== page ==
Connectivity on the Acer Aspire One D260 is par for the course, consisting of three USB 2.0 ports, an analogue VGA output for video, 3.5mm headphone and microphone jacks, a memory card reader and 100Mb Ethernet.
Likewise the screen is the same size (10.1in) and resolution (1,024 x 600) as found on most netbooks, and unfortunately sports the glossy, reflective finish that's all too common. It's a slightly better than average performer thanks to decent greyscale differentiation (meaning you'll see more dark detailing in films, albeit at the cost of white purity), no obvious backlight bleed/inconsistency or banding and excellent sharpness. Viewing angles are only mediocre though, and vertically especially the screen displays significant contrast shift so you'll need to take care how you angle it when viewing pictures or video.
When it comes to audio the D260 performs similarly to the more expensive 533, lacking in volume, punch and depth. Overall then we're not too impressed despite generally clear reproduction, meaning you'll want to hook up a pair of headphones or external speakers.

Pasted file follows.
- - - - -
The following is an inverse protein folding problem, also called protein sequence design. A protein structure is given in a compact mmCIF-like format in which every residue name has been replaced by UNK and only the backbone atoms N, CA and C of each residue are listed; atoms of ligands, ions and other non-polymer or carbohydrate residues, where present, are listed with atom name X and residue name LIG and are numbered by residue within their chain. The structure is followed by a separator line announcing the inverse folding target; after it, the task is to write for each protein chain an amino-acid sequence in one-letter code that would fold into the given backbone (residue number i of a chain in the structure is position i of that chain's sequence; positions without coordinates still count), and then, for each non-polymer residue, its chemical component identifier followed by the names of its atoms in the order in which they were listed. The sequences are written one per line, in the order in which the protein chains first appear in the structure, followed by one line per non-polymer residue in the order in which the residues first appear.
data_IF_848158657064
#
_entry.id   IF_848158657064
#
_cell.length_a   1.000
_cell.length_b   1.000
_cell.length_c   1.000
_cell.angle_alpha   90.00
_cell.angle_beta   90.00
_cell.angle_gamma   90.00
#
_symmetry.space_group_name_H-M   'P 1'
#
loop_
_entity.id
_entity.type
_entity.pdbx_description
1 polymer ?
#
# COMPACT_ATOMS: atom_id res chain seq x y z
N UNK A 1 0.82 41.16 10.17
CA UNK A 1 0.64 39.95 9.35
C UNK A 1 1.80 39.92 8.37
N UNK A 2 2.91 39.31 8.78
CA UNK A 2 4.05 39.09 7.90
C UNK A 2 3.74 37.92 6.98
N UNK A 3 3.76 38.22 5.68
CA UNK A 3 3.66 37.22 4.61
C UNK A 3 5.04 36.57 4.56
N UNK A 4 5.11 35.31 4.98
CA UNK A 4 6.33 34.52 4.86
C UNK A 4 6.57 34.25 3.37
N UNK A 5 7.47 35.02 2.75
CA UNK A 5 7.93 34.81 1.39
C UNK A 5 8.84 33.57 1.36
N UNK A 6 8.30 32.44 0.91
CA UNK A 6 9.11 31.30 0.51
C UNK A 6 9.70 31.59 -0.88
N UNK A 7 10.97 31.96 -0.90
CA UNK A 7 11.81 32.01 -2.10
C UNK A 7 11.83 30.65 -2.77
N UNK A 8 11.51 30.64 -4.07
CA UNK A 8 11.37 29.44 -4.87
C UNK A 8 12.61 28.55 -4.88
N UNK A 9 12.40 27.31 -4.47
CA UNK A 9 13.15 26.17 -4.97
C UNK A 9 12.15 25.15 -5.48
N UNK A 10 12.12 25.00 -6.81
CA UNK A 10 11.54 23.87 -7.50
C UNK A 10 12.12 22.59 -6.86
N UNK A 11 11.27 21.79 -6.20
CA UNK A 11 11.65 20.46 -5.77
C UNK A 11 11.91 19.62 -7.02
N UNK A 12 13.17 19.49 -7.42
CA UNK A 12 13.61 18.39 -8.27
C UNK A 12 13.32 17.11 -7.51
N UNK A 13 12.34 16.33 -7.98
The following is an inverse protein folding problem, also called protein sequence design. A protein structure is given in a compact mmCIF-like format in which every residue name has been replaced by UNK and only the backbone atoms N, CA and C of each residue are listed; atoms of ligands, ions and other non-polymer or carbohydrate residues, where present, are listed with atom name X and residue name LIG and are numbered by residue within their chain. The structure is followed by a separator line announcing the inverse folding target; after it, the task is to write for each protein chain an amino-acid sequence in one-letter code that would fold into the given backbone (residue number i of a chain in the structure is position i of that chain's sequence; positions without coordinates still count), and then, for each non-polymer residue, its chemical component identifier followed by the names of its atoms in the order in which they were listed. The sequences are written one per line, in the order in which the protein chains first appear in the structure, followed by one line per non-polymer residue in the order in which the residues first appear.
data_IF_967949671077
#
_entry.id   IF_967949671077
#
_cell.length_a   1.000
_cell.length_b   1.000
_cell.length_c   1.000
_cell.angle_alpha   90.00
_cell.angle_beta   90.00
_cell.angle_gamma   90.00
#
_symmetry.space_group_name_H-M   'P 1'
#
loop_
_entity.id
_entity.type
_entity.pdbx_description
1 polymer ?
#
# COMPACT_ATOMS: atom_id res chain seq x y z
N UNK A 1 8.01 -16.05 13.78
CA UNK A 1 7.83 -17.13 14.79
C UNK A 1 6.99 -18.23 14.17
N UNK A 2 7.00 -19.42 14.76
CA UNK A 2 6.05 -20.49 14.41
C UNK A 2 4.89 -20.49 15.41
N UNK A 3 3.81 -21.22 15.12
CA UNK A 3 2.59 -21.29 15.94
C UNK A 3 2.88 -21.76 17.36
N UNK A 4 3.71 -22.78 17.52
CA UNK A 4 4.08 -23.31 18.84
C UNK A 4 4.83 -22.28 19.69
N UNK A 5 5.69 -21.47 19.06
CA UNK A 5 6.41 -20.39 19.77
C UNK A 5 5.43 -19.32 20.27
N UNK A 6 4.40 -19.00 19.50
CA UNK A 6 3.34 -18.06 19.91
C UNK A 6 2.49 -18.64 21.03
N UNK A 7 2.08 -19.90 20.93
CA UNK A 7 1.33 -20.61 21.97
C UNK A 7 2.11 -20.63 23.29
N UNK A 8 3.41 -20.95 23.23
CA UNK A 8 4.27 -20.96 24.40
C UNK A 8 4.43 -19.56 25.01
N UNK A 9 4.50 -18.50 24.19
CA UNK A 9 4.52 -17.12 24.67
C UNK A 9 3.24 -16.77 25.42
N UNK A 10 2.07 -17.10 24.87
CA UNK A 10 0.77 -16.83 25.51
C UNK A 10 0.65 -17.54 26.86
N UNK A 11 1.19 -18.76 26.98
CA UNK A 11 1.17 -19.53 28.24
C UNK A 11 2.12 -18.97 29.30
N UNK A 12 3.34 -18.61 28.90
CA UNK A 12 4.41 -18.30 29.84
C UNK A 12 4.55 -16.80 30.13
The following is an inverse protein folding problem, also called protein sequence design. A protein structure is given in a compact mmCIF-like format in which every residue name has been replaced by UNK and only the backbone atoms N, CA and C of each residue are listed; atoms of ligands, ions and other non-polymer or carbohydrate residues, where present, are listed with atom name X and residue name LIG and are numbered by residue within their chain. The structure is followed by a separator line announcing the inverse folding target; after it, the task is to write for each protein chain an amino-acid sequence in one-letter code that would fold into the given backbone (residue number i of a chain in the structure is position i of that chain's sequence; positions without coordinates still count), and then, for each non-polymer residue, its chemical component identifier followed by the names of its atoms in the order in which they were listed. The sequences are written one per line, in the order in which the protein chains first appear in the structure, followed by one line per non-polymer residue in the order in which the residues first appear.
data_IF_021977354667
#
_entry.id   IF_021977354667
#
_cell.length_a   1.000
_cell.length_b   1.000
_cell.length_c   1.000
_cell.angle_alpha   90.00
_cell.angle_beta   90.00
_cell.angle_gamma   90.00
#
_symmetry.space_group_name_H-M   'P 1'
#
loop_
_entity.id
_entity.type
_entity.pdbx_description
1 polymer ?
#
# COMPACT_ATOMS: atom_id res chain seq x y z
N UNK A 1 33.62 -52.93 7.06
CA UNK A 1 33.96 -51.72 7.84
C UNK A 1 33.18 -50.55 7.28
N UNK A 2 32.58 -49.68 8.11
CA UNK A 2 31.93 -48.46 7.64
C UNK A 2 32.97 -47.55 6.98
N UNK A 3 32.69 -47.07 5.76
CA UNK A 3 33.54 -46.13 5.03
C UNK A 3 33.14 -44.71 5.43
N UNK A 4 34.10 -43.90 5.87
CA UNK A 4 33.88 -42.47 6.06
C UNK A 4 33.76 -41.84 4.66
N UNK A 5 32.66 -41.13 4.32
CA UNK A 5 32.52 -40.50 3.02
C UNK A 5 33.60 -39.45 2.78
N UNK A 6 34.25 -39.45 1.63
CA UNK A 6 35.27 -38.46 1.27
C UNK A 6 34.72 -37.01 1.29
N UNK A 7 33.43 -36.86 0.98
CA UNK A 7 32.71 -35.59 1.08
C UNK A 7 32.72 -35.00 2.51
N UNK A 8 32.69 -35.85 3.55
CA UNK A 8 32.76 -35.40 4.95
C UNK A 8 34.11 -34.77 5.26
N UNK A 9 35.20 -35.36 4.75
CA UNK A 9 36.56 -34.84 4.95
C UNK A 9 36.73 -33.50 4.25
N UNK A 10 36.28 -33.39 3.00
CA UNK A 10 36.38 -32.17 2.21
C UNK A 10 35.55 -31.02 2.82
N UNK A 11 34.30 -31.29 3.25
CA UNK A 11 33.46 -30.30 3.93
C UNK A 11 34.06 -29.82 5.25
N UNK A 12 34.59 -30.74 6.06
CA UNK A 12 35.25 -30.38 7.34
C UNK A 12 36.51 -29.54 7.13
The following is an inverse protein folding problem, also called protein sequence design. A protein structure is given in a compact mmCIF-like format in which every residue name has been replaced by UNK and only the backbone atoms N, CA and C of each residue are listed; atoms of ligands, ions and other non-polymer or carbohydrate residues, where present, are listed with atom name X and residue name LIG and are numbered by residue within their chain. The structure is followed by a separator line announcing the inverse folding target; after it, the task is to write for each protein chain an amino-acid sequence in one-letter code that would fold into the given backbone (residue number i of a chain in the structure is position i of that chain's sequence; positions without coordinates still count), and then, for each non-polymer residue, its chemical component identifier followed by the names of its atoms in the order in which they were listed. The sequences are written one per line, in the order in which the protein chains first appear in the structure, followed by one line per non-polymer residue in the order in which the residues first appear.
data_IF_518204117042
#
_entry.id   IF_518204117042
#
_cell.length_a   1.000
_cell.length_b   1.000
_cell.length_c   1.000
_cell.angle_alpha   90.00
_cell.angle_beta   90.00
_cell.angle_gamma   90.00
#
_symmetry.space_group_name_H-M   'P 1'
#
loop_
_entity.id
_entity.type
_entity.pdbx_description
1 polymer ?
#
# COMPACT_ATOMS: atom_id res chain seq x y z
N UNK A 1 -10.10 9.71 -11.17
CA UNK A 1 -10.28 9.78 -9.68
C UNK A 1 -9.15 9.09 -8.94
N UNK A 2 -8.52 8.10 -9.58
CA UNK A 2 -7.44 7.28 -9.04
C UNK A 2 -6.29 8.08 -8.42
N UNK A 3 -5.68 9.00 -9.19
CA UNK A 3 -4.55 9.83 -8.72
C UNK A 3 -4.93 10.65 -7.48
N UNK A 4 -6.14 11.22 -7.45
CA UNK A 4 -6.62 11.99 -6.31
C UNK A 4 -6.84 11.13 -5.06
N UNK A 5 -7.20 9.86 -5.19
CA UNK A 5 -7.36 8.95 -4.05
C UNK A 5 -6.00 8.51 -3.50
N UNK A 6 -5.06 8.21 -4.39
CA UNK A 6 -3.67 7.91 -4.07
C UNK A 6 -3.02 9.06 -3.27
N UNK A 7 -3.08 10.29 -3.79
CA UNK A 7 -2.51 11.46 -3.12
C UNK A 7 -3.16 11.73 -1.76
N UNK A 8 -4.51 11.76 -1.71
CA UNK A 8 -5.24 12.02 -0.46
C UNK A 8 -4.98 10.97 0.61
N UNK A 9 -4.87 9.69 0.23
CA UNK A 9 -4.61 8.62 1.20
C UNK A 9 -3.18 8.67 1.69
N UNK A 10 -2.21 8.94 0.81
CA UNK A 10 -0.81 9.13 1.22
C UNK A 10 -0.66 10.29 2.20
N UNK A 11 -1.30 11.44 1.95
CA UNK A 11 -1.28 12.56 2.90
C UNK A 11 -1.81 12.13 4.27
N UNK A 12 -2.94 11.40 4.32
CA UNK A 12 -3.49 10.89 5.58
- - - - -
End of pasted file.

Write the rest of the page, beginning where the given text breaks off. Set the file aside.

Battery life is good if not quite up to (admittedly far more expensive) rivals, with the six-cell, 4,400mAh (49 Watt-hour) battery lasting for just over six hours in our video playback test with screen brightness at 50 percent and Wi-Fi turned off. That should be plenty for most users, and less intensive use with a still usable lower brightness ought to see you well into the seven hour mark. It's also more than the similarly priced Samsung N130, which does benefit from a non-reflective display that may tempt many.
When it comes to value, the £230 D260 has the potential to catapult the Aspire One netbook range back into the popularity it enjoyed with the original Aspire One, as this is cheaper than most netbooks based on the newer Atom N450. Acer's choice to go for a smaller hard drive and omit Bluetooth has really paid off in this regard, as compared to £280-plus rivals like the MSI Wind U160 and Toshiba NB250, the D260 not only offers identical performance but also far superior ergonomics.
While the Aspire One D260 doesn't bring anything new to the table where specifications are concerned, its visual flair and soft-touch ergonomics lend it an edge, honed further by a price that easily undercuts rivals.